Under conditions of zemblanity, a few people here and there may be perceived as having band-aid levels of residual agency (in this case, first responders and fake-cure phishing scammers) but overall, there is a sense that humanity is bleeding (rather than losing) agency to forces that don’t know they’re even competing, and are hard to see as agents at all. If they’re agents, they are agents of entropy.
For example, it feels a little silly to declare “war” on COVID-19 or declare that we will “defeat” it. It doesn’t know it is playing or competing. There is nothing it is like to be COVID-19, let alone COVID-19 in a winning/losing mental state. At best it can be cast as the instrument of an angry god. For us atheists, it’s a molecule that’s barely qualifies as living. We don’t even know whether the agency should be located in the disease (COVID-19), the category of pathogen (coronaviruses) or the specific pathogen (SARS-Cov-2). We are reduced to correcting each other’s nomenclature and comparisons.
The lack of a meaningful adversary is a key indicator of collapse. Another is lack of clarity on “significant highlights” to call out as markers of winning/losing relative to the adversary who isn’t there.
For instance, the most significant actionable information circulating right now appears to be the log-level heuristic, “wash your hands more.” If you want guidance on anything more abstract: when to buy or sell what stocks, whether to cancel or keep travel plans, how this might affect the election, or whom to blame for this whole situation, you’re on your own.
If you cannot do without a collective human progress or decline narrative with apparently sensible defaults for all decisions, you’re in trouble. Under conditions of narrative collapse, that’s the equivalent of looking in a dark room for a black cat that isn’t there.
Those who rely most on reshaping the perceptions of competing narrative agents are most at a loss in the face of a narrative threat that is simply unsuitable for such projections of hostile agency. If you win mainly by convincing THEM that they are losers, and convincing them to give up fighting — and all of us, not just Trump, do this sort of adversarial reality distortion to a degree — what do you do when THEY is a virus? What do you do when there are no credible substitutes?
It’s not just Trump who cannot “gaslight a virus,” as several people have pointed out. None of us can. And we all have escaped realities to protect, all of which are currently under threat.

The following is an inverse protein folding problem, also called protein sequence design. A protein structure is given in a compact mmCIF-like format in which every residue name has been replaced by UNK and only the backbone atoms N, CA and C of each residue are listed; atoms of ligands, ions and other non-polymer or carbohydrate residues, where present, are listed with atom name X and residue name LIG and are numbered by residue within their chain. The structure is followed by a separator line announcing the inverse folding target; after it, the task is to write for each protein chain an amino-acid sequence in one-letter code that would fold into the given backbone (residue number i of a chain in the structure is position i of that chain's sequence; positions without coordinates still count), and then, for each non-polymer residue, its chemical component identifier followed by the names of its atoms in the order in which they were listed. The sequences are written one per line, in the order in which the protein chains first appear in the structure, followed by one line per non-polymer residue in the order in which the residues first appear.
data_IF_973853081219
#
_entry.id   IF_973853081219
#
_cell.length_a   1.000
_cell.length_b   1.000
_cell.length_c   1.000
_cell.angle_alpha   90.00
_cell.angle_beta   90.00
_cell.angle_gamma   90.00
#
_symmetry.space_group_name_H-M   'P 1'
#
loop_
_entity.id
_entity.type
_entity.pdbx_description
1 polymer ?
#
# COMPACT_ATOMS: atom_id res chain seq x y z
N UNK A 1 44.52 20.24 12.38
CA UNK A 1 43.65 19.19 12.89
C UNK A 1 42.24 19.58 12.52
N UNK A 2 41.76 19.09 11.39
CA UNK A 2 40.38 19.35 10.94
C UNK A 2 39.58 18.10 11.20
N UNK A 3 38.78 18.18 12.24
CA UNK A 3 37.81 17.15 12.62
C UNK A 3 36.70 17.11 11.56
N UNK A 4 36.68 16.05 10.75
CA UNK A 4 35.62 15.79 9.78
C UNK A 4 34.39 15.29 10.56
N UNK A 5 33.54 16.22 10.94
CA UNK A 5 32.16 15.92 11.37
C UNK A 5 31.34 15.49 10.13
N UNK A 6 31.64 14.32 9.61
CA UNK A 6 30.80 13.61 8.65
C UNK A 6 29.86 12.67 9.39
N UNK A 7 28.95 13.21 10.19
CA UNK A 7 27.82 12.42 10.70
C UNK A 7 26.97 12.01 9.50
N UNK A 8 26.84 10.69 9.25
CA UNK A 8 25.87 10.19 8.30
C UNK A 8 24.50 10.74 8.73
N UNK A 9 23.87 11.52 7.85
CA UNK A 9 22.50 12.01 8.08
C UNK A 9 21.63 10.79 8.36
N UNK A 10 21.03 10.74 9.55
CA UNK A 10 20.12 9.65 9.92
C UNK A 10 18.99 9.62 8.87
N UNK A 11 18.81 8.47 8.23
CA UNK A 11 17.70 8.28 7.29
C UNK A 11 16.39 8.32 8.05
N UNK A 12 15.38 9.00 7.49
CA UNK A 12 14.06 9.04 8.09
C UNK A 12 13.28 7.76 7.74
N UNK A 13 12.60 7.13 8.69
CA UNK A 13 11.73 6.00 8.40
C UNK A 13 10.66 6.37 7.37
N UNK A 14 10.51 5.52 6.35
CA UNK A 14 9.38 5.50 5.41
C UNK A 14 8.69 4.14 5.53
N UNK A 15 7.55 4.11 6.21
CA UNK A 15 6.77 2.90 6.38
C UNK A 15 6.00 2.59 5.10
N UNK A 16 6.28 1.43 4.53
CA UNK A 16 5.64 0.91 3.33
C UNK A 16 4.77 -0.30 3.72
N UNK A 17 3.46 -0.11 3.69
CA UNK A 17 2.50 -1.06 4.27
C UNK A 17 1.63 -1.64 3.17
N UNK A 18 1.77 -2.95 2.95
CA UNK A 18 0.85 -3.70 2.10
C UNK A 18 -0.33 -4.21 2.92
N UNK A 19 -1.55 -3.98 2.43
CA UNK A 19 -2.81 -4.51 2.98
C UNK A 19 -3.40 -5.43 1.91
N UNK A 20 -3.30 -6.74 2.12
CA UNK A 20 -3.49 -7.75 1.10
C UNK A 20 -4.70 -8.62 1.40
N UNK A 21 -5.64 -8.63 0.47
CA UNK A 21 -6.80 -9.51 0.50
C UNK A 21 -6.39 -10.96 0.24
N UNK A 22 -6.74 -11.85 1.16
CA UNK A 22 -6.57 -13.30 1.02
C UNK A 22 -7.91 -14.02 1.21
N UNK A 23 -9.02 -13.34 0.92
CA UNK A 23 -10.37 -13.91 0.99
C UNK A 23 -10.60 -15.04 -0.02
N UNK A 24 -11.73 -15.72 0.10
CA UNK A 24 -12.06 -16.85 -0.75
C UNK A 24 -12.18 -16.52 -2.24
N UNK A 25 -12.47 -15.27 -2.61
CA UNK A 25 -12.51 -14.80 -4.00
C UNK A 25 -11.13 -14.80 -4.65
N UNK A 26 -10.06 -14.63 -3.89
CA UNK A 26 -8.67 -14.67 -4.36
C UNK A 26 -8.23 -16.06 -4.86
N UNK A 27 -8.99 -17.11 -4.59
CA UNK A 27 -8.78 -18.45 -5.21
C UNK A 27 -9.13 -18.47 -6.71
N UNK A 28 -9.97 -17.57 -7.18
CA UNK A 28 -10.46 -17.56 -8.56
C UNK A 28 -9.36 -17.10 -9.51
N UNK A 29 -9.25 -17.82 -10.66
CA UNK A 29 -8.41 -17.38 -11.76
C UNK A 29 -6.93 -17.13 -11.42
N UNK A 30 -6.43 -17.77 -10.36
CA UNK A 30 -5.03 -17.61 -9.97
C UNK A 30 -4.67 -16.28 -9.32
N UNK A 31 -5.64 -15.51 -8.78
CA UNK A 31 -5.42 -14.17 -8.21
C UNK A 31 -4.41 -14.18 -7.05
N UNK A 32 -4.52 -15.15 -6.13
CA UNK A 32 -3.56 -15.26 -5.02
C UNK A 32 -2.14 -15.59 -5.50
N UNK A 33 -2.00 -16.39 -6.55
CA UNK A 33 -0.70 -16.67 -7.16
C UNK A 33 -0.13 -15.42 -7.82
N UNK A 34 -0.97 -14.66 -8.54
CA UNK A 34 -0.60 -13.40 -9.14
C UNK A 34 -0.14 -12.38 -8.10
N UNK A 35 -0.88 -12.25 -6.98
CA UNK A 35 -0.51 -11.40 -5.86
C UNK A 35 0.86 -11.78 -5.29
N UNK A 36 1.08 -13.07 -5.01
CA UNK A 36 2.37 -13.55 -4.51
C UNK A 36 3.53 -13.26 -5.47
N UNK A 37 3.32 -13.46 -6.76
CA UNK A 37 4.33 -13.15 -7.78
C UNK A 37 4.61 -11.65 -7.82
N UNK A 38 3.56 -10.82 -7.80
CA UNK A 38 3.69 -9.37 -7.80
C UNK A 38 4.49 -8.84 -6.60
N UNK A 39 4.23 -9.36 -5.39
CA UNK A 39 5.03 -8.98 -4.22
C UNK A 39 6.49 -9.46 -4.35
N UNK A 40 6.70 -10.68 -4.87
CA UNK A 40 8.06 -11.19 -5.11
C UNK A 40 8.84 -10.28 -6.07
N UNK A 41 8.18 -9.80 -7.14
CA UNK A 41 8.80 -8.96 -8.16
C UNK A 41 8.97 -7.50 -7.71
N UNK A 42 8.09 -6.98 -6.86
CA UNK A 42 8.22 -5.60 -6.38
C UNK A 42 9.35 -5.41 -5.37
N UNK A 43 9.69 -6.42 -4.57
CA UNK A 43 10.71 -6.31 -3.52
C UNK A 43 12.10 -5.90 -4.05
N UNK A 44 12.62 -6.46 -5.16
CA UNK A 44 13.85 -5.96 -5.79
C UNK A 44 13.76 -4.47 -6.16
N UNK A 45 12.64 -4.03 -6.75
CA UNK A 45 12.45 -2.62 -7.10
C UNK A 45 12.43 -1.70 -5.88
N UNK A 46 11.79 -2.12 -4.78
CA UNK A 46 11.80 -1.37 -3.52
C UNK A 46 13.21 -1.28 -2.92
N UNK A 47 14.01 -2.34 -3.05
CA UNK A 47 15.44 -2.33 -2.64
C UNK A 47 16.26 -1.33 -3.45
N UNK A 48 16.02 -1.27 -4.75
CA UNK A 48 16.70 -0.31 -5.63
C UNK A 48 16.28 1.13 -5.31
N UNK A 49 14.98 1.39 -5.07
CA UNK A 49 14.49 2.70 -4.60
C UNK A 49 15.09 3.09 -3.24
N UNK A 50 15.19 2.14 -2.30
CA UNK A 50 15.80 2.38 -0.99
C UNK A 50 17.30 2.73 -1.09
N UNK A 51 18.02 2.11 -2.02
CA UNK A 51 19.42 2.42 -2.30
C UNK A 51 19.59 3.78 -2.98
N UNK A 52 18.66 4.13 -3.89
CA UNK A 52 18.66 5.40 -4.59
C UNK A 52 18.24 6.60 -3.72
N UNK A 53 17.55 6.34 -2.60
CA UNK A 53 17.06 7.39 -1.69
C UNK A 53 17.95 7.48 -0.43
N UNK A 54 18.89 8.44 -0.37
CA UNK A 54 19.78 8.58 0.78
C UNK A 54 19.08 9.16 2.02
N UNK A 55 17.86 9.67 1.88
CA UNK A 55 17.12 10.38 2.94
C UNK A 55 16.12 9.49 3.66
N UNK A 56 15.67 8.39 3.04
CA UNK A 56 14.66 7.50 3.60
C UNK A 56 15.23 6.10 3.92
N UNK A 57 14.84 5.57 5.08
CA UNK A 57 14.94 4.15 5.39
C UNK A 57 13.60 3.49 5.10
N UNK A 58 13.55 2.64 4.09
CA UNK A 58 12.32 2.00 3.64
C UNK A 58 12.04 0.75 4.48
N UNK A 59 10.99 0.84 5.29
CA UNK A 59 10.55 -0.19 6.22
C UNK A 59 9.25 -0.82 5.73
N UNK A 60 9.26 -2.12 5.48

Weird plot economics begin where we sense that the illusion of conservation of agency is being negatively violated, dragging us inexorably towards irreversible loss of agency and a general condition of heightened zemblanity. A sense of impending doom.
What can you do in such conditions, when there are no narratives to navigate by? Somebody just asked me if I thought our response is an overreaction or under-reaction. That’s another form of the same question.
That’s not a question that can be answered outside of a narrative frame. Without a narrative frame, it is hard to figure out what to even index on as significant. Such indexing in turn drives calibration that allows us to judge over/under responses. It is the narrative equivalent of trying to time the top/bottom of the market to sell/buy without being too early or too late, when you have no idea what’s going on.
In OODA loop theory, that’s what you try to do to an adversary: get inside their decision cycle and collapse it from within, so they can no longer tell significant/insignificant apart, and their psyche collapses under the stress of maintaining orientation and continuing to act meaningfully.
The hardest part of OODA theory is accepting that this can be done to us by adversaries that are not necessarily smarter or more capable than us; they need only lack our illusions. After all, there is honor in being laid low by a worthy adversary, and a story to be told about it. That’s what made 2016 so hard for so many of us. That we either had to cast Trump, a human of visibly limited abilities, in the role of “worthy adversary” to preserve our sense of honorable loss, or accept our own lack of honor. And so we were tempted into 4d chess conspiracy theories about his hidden genius, just so we would have a worthy adversary.
But there is no possibility of honor at all in being laid low by a virus, whether as an individual, or as a species (unless it happens to fully dehumanized aliens, as in War of the Worlds). In Game of Thrones, the death of Khal Drogo via an infection (hardly uncommon in pre-modern warfare), is so obviously unsatisfactory from a narrative perspective that George R. R. Martin had to contrive a way to blame Mirri Maz Duur, the witchdoctor, and have Daenrys smother him in his vegetative state, so at least her character could grow from the otherwise meaningless experience.
But we are not living in a Game of Thrones world. So if your sanity depends on believing that COVID-19 is playing genius 4d chess with us, you might as well declare narrative bankruptcy and go nuts now.
For the rest of us, while we’re rebooting narratives, we can only take it one log-level event at a time.
In other words, wash your hands. Tick-tock.